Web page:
Jottings: Search for Emma
My wife, Marlene, had been reading a Jane Kirkpatrick trilogy, a truth-based historical novel written about a group of pioneers that formed a religious commune in Bethel, Missouri.
Part of that group set their roots in Aurora, Oregon, in 1851. Since they began in Bethel, the commune was referred to as The Bethel Colony.
Her reading and transferring key data to me verbally piqued my interest. Both of us wanted to learn more. So, on our ninth anniversary, we began our search for Jane Kirkpatrick's story.
Beginning in Aurora, Oregon, our drive around the tiny town was brief. A visit to several antique stores was adequate for the shopping. It is a quaint town with many deliciously restored buildings.
The real reward was the museum that included a number of those buildings. As a bonus, we had great conversations with two workers in the museum where we learned many things about some of the characters in the stories and Kirkpatrick. We purchased three more of Jane's novels.
Our interest triggered a little more research. Part of the original Bethel group had preceded their leader to scout out the Washington Territory that now surrounds Willapa Bay.
Some remained there. Their leader, Dr. Keil later moved out west but settled in Aurora.
So, we headed north in search of facts, fiction and Jane Kirkpatrick's Emma. As we drove toward South Bend, Washington, we knew we were on the right road when a sign appeared, "Entering Dismal Nitch" on one side and "Leaving Dismal Nitch" on the other. Another sign told us Raymond was only thirty-nine miles up the road.
The Pacific County Museum was not easy to find. We meandered through the back streets of South Bend gawking at some old houses we would love to buy and restore, only if we were younger. When we were about to give up our search, we made our final circle of the entire two blocks of downtown.
"There it is," I shouted. Nestled in between two other storefronts was a tiny store with a Pacific County Museum sign pleading for us to come visit them. "Eureka! We have found the mother lode."
In Jane's books, she tells of Emma Geisy, her husband Christain, and a small group of men, and how they came across the prairies in 1851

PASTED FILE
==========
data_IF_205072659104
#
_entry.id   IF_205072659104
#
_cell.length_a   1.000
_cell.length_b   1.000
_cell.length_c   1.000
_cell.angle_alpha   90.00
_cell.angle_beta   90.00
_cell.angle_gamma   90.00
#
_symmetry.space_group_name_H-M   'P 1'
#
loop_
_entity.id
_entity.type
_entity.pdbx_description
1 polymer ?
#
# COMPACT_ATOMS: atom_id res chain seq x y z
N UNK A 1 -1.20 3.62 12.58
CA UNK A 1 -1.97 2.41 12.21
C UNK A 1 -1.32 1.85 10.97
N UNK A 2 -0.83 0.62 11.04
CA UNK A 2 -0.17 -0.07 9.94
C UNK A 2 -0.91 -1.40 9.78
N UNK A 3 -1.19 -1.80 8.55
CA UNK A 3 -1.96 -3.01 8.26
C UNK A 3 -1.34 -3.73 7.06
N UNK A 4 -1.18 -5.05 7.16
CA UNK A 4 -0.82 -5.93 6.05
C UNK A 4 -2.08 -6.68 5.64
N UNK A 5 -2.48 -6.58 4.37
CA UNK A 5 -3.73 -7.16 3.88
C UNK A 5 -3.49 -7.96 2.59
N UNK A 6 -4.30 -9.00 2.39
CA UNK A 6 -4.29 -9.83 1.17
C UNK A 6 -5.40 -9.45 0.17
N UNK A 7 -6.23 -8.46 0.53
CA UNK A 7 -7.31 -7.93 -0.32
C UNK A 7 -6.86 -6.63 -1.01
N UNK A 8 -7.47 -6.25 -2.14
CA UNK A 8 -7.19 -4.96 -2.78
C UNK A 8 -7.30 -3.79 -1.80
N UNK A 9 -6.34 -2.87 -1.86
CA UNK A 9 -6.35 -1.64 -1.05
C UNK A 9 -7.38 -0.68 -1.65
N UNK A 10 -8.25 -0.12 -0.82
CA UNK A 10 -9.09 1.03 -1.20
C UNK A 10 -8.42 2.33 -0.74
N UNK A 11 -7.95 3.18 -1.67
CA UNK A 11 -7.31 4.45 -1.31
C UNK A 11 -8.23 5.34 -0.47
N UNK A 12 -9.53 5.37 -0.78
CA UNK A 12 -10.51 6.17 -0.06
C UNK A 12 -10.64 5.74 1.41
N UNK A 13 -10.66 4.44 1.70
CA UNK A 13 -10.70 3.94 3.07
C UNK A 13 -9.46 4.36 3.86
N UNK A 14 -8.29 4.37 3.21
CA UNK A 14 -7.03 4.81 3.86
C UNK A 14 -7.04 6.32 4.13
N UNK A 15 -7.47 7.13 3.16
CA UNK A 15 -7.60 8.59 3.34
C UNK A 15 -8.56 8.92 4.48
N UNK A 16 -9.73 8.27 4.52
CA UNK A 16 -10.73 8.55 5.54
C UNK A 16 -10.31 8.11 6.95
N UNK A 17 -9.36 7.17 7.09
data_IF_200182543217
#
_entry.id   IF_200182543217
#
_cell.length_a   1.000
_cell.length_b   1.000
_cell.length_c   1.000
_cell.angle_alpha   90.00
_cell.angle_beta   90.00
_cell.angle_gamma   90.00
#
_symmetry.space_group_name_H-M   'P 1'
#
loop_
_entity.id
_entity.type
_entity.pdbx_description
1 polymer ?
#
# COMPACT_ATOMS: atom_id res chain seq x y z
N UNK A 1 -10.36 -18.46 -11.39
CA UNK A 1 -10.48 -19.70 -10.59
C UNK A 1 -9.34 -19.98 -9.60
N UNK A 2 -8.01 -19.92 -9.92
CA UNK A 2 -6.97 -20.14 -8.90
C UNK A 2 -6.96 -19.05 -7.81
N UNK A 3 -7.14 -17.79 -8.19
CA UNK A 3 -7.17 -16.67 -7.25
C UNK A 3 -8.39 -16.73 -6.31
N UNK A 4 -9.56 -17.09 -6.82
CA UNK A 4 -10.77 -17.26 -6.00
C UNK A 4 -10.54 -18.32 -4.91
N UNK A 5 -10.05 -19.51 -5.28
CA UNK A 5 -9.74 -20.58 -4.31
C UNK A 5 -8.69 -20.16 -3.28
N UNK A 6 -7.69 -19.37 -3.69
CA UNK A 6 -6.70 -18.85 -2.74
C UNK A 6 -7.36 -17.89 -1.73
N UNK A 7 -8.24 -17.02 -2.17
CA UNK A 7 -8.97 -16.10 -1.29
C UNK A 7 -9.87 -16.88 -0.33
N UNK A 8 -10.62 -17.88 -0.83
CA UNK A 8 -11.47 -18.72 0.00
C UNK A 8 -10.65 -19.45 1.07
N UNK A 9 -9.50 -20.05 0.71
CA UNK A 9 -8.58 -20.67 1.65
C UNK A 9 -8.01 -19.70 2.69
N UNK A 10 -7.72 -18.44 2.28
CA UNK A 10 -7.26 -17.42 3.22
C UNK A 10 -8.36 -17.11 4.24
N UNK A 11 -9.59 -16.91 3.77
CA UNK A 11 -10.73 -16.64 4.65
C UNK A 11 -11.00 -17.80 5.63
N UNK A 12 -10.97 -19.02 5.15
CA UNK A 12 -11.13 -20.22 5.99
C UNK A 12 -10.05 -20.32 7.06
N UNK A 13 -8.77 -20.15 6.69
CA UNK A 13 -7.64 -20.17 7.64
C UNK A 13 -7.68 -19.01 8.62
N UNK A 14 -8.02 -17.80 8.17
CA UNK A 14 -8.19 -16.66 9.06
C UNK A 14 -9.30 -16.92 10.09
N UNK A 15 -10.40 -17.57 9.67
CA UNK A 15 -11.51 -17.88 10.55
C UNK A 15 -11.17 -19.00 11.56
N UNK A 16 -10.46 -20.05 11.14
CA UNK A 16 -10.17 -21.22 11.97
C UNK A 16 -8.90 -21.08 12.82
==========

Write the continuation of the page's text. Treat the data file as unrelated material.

The author had given detailed descriptions of how and where Emma lived. She pointed out the Cowlitz Indians were the only other human beings in the Willapa area when they arrived and they became close sharing friends.
The curator of the museum answered many of our questions about the area and how it is described in the novels. She verified that most of what is in them is factual.
The curator gave us great suggestions and mapped out directions to a graveyard of interest and the location of Christen Geisy's parents homestead on Route 6. She pointed out that she had been in that house years ago but it has since been torn down.
Her instructions were to take Route 6 inland about four miles and look for an information sign and a cemetery on a hill above. Then continue for three miles and look for an old apple tree on a hill. Locals believe this is near where Emma lived originally. She later lived in a shack on his parents' land. Legend hints that Emma planted the apple tree.
The story goes that the leader, Dr. Keil, remained for a time in Missouri after Emma's group left. His son Willie, age 19, was heart set on being a part of the caravan west. But, he came down with yellow fever and died. To fulfill his wishes, they constructed a lead-lined coffin, put his body in it and filled the coffin with whisky. They hauled Willie across the plains, and buried him in the cemetery on the hill. I think he was 86 proof by that time.
The remainder of Route 6 to Chehalis took us through such exciting towns as Frances, Pe El, Doty and Adna.
The entire three-day trek covered 300 car miles, included scores of interesting people and furnished lots of fun.
D. Fred Benton is a member of the Jottings Group at the Lake Oswego Adult Community Center.
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